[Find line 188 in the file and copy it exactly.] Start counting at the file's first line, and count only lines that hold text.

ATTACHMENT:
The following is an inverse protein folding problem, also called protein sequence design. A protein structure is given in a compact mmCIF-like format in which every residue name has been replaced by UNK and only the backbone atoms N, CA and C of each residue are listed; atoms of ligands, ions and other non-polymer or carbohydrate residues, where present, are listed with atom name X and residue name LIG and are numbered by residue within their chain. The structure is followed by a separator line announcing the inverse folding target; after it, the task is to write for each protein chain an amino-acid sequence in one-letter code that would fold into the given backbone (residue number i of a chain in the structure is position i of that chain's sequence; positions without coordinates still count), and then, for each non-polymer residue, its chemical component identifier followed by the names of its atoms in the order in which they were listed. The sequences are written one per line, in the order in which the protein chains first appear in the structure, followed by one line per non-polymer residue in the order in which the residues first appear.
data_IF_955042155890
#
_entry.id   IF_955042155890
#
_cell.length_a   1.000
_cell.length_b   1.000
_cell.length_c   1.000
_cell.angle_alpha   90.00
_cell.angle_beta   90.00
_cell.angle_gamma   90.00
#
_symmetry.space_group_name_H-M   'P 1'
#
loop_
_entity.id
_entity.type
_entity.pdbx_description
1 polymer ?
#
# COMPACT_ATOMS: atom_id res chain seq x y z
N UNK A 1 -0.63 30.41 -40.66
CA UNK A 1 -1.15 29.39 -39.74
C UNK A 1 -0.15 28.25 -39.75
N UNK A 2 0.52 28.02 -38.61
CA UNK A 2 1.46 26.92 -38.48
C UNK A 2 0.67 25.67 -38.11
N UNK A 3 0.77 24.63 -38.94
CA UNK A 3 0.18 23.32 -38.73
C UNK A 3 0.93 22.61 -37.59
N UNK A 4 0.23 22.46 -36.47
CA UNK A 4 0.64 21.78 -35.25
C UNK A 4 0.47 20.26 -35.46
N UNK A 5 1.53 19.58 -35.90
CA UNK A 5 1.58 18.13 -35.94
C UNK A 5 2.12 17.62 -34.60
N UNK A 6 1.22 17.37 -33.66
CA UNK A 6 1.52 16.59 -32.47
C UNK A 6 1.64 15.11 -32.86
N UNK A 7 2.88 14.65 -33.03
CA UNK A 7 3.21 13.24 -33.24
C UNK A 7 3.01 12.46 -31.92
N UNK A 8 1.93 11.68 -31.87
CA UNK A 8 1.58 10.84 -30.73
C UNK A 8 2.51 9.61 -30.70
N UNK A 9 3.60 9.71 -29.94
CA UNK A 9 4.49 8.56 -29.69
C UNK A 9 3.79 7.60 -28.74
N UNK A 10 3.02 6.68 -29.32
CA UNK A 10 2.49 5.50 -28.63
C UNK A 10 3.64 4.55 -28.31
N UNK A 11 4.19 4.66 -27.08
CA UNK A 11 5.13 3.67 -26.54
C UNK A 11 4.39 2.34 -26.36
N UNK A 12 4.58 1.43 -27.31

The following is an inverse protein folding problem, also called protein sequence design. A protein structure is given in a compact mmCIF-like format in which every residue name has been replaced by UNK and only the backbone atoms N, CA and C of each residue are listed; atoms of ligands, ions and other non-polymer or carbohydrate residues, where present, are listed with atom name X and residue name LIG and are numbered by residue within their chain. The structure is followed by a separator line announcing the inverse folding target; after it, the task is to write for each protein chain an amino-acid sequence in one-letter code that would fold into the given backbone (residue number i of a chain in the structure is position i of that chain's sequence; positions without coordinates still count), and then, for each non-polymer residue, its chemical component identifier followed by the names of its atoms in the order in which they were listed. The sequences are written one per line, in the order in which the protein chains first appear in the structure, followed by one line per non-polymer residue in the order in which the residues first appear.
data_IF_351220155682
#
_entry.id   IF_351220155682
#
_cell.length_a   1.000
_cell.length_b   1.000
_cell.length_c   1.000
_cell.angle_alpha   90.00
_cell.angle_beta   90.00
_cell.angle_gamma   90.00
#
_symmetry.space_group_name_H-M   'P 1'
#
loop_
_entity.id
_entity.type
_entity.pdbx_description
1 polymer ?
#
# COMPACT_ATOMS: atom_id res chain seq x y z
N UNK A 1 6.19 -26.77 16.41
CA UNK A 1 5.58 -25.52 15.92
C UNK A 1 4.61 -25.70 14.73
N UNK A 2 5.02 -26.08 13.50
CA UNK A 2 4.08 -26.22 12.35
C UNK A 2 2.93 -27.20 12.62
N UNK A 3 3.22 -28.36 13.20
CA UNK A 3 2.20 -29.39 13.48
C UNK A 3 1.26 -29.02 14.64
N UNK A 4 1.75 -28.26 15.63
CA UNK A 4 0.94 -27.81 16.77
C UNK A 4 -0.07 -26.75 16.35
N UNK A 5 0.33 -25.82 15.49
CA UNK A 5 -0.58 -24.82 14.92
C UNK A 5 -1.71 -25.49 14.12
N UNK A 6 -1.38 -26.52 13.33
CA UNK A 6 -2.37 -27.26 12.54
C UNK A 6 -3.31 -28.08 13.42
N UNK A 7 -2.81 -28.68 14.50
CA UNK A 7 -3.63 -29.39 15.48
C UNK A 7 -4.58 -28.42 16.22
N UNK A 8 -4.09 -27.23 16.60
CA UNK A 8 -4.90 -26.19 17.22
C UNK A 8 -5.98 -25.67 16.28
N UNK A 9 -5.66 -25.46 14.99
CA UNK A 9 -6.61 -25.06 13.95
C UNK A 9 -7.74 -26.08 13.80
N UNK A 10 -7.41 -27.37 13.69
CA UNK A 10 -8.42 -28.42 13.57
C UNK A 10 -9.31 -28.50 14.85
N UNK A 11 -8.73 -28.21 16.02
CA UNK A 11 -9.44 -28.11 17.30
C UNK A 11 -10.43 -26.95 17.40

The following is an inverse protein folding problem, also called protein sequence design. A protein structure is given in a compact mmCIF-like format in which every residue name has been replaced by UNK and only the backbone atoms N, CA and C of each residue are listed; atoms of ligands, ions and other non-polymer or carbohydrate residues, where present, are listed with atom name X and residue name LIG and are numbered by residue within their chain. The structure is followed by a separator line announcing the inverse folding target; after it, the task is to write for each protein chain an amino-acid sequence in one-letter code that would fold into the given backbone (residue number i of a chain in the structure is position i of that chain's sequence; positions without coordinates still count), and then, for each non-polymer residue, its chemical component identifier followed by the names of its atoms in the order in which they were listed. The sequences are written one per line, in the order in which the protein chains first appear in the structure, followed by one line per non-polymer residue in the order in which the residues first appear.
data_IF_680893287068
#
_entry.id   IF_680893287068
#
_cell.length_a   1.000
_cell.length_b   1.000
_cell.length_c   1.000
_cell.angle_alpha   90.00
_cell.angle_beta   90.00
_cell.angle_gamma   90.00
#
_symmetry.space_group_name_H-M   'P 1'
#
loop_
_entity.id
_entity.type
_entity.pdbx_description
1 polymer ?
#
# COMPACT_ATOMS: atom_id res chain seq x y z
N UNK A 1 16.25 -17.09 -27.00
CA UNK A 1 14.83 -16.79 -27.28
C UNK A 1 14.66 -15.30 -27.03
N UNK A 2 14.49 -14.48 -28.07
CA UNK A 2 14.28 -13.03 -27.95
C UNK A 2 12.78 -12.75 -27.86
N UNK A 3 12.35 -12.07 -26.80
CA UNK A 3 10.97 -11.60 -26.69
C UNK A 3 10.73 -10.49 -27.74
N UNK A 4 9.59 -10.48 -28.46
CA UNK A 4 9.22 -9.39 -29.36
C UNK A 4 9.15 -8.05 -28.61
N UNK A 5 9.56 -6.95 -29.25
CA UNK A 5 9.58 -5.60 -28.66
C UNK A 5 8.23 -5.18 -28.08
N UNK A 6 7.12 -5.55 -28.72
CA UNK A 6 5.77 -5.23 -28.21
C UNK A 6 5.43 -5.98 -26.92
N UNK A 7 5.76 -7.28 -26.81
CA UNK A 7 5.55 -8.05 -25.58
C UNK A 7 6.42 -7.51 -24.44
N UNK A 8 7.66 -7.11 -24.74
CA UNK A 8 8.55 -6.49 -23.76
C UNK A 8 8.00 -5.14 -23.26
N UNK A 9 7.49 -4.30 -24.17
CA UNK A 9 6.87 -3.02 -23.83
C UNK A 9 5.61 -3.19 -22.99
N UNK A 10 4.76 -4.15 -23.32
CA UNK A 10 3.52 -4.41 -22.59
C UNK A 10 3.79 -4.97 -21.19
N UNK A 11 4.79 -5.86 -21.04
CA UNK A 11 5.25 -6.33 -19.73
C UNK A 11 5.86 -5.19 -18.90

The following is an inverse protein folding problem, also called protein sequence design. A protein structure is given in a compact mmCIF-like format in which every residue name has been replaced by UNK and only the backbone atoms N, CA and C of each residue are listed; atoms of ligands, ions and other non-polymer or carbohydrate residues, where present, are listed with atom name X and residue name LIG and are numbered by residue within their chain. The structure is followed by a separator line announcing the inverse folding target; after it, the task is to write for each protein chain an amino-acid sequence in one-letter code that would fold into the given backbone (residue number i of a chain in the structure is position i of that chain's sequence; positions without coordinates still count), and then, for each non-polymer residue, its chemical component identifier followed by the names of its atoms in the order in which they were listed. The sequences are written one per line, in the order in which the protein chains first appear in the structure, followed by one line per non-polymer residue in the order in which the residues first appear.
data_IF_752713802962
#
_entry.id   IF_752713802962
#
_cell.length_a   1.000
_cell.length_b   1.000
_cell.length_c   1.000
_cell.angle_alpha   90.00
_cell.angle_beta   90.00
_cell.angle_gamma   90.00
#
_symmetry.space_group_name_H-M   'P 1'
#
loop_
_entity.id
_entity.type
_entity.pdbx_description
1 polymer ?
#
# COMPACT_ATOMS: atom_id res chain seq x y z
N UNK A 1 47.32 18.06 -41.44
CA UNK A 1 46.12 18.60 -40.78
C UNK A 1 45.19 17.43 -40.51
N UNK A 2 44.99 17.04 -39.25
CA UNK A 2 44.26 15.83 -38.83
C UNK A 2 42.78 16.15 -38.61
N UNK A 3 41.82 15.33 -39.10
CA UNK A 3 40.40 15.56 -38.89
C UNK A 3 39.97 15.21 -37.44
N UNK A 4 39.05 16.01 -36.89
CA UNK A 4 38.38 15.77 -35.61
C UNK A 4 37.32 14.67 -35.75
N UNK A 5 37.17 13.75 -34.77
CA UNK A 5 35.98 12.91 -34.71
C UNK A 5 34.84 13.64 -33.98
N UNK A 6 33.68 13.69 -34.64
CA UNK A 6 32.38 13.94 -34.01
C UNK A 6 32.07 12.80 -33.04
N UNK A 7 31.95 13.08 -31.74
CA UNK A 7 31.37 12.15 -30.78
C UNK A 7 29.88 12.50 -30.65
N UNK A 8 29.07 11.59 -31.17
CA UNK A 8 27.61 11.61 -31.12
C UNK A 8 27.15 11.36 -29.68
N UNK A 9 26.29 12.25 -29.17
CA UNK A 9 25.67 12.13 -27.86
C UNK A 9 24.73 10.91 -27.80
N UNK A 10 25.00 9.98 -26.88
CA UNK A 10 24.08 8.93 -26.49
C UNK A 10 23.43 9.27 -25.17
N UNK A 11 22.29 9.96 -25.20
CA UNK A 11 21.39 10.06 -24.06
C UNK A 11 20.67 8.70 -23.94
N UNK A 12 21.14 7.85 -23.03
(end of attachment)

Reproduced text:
N UNK A 2 44.99 17.04 -39.25